“Alright,” replied the officer reluctantly. He had finished with my purse and looked at me like he wanted to search me also. He turned to the clerk. “She’s clean, and she didn’t technically leave the store…” He sounded as if he was sorry I hadn’t.

Mr. Hackbirn finished strapping the boys in while I addressed the officer.

“What probably happened was that the blouse was on a lower rack. One of the boys got a hold of it and I didn’t see it.”

“It is on a lower rack.” The clerk eyed me suspiciously as if she didn’t believe me.

I started refilling the diaper bag.

“Well, there’s no charges to press,” said the officer.

The clerk just rolled her eyes skyward and went back further into the store.

I finished with the bag and started putting my things back into the purse.

“The blouse in question is a size sixteen,” I said irritatedly. The officer just looked at me. “I wear a size ten.”

I swung the diaper bag and the purse onto my shoulder and marched out, pushing the twins in front of me.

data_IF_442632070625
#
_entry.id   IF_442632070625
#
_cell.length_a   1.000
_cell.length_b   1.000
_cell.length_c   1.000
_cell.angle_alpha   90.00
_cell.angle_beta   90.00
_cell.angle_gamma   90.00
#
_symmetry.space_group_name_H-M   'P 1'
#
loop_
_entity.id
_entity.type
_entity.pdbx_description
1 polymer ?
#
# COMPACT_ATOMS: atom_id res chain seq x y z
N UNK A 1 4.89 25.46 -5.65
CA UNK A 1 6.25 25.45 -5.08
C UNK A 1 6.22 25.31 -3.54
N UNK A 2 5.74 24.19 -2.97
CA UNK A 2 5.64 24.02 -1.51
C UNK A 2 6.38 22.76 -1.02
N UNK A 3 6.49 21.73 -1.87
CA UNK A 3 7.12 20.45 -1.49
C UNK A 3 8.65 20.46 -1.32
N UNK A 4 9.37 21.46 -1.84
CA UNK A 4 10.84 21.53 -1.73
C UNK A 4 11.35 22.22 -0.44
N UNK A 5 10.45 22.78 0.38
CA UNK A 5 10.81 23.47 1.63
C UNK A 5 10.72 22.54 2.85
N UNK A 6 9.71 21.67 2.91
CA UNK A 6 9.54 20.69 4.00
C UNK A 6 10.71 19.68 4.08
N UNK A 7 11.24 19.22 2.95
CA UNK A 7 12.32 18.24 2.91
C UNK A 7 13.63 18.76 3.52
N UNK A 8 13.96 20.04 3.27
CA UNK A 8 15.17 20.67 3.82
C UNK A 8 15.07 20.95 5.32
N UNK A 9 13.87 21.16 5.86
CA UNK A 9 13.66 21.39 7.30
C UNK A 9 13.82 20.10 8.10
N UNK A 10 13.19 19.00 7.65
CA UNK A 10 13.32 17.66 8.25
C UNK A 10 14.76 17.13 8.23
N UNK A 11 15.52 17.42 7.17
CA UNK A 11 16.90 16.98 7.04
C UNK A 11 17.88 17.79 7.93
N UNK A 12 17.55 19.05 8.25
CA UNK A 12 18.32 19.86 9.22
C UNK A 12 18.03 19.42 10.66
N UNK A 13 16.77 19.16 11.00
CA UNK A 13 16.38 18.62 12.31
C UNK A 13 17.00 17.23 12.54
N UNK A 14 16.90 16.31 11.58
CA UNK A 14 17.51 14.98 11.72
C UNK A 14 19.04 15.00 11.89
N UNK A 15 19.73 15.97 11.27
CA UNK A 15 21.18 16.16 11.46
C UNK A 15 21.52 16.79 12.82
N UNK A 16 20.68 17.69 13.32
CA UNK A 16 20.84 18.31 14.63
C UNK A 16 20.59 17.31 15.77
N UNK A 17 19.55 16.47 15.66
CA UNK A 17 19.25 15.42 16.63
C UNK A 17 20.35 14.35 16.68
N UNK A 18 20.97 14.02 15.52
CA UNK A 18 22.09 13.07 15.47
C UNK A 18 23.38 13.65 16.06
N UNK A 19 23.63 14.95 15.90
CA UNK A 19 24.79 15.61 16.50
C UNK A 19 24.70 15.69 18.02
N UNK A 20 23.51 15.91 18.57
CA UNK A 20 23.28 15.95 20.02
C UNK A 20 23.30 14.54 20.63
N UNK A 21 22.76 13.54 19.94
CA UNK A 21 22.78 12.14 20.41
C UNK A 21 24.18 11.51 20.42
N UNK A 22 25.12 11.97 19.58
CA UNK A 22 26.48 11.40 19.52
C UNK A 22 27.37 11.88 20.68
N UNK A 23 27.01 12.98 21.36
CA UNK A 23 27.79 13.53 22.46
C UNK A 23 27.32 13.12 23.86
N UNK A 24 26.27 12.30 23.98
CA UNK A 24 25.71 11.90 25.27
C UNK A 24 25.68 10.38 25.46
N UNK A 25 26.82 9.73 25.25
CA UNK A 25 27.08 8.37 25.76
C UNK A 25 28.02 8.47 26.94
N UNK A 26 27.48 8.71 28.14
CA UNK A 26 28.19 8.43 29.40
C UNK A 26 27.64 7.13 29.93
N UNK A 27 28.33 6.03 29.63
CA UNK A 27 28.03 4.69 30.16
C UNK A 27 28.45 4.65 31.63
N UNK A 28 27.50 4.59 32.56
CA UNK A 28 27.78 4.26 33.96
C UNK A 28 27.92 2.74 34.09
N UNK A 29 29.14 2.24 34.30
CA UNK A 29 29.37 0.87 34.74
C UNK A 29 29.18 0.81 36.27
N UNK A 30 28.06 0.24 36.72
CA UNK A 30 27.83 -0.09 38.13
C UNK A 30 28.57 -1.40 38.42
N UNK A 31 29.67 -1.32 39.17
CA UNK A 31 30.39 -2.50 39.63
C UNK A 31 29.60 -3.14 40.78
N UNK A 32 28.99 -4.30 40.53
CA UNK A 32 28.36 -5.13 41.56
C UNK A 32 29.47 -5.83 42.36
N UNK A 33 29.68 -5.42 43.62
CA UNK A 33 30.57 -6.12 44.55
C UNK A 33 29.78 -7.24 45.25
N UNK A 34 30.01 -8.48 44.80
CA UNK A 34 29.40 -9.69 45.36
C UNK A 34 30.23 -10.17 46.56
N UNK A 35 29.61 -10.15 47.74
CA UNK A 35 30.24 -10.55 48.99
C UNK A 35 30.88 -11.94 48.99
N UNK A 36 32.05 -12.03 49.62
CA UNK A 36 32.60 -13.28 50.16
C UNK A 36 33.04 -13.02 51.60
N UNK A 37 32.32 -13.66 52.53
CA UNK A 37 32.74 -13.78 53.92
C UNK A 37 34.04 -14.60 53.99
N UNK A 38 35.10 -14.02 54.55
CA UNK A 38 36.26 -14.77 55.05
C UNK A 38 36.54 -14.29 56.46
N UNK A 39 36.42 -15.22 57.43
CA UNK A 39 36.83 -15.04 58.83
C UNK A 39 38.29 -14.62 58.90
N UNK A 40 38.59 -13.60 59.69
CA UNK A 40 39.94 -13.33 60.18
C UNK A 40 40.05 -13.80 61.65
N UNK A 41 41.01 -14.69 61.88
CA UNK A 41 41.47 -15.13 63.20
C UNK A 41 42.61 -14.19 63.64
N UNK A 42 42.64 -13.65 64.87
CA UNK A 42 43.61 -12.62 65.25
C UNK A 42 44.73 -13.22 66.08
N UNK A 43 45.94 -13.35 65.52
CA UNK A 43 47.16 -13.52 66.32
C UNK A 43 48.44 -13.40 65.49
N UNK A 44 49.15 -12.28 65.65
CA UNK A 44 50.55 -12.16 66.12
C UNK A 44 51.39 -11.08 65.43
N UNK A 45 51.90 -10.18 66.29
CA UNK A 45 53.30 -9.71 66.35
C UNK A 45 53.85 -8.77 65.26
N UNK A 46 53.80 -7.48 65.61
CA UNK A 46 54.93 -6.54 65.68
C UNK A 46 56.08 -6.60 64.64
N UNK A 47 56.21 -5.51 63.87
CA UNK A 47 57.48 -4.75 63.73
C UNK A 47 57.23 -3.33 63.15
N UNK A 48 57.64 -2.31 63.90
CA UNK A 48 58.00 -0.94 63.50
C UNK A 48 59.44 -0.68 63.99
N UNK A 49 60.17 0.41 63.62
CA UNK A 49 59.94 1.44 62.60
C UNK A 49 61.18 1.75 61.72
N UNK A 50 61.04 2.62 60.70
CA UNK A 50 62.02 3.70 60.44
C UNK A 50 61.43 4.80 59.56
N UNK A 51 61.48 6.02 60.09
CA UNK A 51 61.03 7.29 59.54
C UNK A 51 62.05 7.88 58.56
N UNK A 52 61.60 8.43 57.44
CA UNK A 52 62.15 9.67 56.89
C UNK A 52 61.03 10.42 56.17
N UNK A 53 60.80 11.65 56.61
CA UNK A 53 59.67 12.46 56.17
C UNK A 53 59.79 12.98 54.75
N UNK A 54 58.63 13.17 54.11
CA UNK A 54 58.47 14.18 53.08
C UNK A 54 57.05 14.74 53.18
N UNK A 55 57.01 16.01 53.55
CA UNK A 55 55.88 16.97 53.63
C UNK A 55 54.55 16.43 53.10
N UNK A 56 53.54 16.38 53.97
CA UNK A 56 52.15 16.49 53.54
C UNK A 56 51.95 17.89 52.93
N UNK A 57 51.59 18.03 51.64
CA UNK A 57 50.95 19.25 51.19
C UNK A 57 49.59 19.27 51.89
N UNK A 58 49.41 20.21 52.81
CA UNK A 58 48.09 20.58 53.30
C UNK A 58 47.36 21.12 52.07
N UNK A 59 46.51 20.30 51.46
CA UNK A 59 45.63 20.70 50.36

“I’ve never been so humiliated in my life.” I was seething.

“What’s hu…” began Janey.

“Embarrassed,” said Darby.

“Well one thing’s for sure,” I continued. “I can’t keep the twins with me and I’ve got errands to run.”

“Can we go to the arcade?” asked Janey.

I could have kissed her. We went directly there. I gave Darby charge of the twins and told Janey to hold onto Ellen. Mr. Hackbirn lounged in the doorway, keeping one eye on the kids and the other on the young women entering the theater across the way.

I went straight to the toy store. I almost bumped into Ned Harris on the way in.

“Oh! Hello, Mr. Harris.”

“Well, hello. You’re Mae O’Malley’s sister, Lisa, isn’t it?”

“Yes.” I grinned nervously.

“I hear Mae’s getting home today.”